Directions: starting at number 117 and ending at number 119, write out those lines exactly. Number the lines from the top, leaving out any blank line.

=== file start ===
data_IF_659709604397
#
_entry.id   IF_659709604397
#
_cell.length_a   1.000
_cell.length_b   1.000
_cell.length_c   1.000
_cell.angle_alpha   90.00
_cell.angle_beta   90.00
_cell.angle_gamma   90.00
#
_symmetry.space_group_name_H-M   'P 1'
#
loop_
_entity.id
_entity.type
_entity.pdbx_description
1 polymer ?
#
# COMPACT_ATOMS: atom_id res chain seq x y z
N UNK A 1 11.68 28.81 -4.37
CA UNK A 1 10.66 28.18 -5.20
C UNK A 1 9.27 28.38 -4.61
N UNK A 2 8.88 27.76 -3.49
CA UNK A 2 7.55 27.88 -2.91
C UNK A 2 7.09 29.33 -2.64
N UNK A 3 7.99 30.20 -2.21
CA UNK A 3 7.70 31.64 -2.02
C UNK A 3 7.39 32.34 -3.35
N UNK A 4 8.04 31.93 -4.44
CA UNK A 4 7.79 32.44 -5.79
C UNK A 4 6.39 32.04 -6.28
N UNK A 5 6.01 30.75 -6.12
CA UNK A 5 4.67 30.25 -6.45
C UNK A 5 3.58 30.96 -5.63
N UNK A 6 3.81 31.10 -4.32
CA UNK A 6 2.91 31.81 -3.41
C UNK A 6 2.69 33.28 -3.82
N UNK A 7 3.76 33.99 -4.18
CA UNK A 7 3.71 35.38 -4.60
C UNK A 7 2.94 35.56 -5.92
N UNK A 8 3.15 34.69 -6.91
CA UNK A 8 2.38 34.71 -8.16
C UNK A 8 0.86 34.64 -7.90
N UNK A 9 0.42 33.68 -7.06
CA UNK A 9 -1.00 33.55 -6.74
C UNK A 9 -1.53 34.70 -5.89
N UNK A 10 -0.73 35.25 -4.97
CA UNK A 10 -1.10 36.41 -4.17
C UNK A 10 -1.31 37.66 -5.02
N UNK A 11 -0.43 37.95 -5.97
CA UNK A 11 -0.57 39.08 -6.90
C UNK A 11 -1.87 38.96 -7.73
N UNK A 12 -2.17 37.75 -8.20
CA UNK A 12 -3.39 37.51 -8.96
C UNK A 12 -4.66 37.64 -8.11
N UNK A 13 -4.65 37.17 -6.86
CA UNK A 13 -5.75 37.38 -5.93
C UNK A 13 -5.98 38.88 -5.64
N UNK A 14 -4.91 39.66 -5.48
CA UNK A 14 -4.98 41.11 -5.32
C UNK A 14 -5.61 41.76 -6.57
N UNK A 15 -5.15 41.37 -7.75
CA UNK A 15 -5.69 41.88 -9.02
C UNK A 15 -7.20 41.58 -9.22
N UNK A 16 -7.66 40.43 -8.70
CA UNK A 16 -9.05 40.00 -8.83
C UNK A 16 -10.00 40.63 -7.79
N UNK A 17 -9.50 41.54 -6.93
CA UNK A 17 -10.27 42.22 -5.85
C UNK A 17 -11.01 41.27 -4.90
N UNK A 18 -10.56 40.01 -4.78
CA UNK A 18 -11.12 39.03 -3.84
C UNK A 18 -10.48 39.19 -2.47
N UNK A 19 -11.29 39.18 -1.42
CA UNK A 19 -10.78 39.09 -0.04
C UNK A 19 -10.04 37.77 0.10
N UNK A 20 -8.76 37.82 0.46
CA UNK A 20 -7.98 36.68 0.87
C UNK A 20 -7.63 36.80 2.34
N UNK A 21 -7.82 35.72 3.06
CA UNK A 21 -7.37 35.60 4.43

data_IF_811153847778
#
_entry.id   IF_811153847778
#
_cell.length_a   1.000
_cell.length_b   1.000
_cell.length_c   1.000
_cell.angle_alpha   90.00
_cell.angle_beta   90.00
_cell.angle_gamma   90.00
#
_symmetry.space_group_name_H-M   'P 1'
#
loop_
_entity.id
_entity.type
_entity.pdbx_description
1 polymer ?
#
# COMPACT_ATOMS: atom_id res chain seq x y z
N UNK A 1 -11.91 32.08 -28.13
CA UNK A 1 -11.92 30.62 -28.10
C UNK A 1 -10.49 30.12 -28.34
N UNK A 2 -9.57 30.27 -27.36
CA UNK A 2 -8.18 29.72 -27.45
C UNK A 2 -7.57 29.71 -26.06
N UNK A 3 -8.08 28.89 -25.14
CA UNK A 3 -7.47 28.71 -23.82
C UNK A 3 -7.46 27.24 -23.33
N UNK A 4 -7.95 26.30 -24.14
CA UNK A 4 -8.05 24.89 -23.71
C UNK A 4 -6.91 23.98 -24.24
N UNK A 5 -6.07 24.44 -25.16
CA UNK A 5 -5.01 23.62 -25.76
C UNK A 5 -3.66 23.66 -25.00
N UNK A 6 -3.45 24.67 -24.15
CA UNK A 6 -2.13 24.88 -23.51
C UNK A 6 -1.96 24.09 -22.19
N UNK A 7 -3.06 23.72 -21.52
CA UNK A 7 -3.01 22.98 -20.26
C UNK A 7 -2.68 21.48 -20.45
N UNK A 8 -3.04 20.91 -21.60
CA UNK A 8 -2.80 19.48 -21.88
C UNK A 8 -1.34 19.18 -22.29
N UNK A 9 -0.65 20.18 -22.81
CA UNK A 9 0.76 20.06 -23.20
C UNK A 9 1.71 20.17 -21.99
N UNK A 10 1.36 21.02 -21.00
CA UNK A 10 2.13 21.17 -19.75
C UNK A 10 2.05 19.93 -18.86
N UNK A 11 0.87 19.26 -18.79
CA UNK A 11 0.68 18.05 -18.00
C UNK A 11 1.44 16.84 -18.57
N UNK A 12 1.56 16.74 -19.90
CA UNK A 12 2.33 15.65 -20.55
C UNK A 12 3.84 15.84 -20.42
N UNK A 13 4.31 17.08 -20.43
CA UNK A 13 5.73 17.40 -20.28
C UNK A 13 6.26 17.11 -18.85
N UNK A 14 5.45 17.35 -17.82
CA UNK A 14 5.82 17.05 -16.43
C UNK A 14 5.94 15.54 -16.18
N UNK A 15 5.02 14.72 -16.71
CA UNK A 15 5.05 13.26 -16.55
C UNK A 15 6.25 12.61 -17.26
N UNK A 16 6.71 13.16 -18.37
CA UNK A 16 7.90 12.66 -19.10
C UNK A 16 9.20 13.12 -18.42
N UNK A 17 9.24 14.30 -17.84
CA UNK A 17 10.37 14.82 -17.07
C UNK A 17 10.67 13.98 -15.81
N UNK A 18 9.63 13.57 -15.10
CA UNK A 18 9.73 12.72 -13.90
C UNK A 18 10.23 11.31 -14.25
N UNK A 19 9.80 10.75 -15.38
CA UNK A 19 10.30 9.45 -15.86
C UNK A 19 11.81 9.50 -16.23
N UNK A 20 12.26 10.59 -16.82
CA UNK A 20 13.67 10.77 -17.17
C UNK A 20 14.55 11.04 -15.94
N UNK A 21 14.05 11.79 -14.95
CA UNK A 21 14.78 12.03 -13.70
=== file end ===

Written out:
C UNK A 5 -3.66 23.66 -25.00
N UNK A 6 -3.45 24.67 -24.15
CA UNK A 6 -2.13 24.88 -23.51